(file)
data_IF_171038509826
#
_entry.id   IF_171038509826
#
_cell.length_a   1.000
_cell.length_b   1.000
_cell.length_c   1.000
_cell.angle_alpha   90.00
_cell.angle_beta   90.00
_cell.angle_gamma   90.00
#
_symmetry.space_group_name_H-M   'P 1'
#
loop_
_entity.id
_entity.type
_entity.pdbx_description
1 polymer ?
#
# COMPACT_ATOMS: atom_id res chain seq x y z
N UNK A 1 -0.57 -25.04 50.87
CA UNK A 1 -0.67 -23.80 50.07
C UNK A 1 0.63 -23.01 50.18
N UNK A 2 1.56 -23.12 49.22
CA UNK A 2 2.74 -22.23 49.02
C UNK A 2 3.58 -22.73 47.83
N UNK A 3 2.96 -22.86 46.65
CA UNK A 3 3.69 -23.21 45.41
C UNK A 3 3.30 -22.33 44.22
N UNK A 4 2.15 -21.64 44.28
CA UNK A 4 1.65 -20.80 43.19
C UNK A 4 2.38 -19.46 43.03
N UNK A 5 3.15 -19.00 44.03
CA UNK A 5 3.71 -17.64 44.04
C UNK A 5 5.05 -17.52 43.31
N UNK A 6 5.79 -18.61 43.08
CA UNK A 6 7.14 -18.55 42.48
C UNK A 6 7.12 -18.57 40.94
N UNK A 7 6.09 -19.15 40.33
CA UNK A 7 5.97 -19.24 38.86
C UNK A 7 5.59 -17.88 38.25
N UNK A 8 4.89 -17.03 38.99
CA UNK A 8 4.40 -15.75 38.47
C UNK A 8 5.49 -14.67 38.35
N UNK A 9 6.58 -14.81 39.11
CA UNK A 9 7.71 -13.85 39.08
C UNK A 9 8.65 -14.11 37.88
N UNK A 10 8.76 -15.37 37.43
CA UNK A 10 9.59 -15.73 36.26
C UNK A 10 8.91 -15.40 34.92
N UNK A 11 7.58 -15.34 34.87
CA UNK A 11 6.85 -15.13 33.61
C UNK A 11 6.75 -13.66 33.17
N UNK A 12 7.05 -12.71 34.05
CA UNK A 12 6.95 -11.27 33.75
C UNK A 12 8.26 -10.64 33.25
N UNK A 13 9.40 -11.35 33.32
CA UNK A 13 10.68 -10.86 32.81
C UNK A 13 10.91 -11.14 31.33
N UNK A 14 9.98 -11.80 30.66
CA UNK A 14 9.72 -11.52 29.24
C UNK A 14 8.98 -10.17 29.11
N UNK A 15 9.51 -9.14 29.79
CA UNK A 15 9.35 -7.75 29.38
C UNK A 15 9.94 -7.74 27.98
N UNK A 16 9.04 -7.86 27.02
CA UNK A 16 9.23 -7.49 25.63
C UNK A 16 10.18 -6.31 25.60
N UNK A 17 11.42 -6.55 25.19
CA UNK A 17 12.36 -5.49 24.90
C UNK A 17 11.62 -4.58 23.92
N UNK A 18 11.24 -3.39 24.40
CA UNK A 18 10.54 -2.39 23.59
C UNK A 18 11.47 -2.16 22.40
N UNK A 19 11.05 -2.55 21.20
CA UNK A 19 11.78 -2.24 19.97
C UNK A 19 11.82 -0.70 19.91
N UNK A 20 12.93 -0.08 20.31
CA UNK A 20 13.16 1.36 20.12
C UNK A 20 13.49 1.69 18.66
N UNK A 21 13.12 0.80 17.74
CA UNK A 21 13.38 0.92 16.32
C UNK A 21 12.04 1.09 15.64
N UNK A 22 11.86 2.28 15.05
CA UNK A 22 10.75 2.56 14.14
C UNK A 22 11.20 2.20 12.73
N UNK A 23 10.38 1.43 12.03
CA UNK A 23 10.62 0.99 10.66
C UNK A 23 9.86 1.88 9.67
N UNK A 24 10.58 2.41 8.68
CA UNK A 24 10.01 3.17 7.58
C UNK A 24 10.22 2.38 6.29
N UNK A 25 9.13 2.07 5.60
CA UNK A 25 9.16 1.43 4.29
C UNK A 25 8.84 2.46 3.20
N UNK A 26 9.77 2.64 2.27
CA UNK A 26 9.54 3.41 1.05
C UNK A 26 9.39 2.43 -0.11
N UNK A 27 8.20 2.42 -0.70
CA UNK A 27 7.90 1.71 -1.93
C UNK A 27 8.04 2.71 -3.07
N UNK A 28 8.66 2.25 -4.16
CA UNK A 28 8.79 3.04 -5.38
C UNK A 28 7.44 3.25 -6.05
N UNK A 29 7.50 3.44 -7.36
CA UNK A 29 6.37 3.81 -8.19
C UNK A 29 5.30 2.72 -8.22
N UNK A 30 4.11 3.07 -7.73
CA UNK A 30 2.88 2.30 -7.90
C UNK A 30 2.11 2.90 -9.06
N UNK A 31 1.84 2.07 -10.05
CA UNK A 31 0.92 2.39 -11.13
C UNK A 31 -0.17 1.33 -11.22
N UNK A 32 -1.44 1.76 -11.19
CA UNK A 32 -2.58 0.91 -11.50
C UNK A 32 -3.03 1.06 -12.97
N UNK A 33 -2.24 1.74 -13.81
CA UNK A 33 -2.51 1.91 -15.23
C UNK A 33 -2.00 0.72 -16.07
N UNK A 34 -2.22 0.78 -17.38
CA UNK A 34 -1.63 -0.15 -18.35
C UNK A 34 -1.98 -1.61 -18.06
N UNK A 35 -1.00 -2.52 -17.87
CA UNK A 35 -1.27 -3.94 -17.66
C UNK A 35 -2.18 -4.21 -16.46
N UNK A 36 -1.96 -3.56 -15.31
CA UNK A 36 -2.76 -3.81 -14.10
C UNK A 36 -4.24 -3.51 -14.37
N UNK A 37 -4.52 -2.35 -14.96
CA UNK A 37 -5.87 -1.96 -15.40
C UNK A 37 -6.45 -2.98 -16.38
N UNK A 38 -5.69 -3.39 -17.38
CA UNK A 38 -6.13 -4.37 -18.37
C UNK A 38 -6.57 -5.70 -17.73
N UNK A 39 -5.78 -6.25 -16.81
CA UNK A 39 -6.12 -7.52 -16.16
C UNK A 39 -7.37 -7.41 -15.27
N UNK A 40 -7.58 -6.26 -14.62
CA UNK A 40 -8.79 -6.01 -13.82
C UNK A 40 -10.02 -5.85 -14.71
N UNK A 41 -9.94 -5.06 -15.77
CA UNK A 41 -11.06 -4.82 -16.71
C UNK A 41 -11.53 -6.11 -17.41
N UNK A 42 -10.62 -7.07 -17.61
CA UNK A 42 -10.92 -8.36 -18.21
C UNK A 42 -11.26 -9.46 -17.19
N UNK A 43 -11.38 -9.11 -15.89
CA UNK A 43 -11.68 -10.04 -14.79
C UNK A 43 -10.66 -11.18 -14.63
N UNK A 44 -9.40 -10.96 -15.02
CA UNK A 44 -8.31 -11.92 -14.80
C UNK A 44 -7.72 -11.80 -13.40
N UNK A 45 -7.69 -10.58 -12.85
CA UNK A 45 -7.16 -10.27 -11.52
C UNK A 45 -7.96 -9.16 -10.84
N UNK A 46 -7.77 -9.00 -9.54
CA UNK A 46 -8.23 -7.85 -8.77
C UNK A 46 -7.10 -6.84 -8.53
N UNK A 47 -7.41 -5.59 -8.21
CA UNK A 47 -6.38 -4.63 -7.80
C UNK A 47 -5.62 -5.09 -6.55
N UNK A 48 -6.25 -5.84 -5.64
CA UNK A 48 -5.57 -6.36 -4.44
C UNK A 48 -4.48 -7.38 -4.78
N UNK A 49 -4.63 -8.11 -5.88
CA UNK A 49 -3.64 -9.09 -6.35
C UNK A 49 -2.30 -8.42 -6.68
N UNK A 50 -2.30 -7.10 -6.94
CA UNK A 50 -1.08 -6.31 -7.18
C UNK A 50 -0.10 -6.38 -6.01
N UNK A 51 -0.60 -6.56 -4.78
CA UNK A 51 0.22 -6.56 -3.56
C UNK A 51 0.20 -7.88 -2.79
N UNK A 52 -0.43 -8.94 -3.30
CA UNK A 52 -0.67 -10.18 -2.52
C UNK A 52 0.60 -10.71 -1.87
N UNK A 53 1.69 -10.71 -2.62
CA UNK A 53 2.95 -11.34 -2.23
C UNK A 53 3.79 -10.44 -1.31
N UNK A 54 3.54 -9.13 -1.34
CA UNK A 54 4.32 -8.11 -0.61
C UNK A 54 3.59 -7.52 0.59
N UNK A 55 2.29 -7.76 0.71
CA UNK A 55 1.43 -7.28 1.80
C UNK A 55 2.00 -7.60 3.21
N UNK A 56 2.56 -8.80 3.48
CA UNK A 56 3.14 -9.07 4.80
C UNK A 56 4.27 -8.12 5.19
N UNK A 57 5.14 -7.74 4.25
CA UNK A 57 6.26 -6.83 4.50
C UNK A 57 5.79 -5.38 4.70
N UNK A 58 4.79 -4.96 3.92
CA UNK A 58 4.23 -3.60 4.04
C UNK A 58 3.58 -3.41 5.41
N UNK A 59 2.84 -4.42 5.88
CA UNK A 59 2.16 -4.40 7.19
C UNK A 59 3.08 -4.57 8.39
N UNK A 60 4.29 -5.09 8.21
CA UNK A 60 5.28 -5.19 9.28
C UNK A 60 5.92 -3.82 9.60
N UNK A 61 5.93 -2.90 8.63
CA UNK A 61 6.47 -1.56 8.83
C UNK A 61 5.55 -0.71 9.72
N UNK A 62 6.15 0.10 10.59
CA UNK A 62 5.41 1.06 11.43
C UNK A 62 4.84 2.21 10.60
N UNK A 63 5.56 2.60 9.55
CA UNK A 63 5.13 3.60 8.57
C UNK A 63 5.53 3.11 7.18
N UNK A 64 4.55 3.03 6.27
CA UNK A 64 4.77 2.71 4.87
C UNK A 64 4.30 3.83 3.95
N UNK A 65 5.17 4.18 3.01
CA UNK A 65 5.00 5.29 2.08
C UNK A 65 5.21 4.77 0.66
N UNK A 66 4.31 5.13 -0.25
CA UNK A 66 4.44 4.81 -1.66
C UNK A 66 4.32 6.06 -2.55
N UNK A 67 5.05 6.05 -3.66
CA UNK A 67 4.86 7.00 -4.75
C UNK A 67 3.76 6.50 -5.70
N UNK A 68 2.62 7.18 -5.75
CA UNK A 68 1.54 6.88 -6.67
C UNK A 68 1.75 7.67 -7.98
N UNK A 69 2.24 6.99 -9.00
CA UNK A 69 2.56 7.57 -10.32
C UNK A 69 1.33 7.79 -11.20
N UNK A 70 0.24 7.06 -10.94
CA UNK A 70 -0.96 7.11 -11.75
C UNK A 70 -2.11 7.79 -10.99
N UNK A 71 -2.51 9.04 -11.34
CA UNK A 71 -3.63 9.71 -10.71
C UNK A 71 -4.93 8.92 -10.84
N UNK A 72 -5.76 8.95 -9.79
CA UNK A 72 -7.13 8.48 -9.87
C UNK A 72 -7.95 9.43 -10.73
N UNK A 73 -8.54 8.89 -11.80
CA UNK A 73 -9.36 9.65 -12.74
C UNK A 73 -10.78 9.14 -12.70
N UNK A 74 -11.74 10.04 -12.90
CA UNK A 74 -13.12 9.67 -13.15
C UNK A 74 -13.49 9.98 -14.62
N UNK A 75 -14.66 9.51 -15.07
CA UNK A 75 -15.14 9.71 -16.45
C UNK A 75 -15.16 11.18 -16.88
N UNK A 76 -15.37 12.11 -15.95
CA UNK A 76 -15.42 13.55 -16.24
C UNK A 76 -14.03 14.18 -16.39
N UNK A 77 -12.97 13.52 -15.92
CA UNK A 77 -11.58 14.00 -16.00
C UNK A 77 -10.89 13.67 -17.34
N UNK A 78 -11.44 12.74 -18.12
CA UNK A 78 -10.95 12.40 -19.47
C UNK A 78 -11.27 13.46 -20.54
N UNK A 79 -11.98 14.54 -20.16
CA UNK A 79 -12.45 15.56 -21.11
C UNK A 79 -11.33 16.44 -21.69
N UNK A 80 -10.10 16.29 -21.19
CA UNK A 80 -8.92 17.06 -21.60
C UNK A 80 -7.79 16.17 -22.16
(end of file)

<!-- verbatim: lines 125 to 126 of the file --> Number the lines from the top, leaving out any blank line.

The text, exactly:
C UNK A 35 -2.18 -4.21 -16.46
N UNK A 36 -1.96 -3.56 -15.31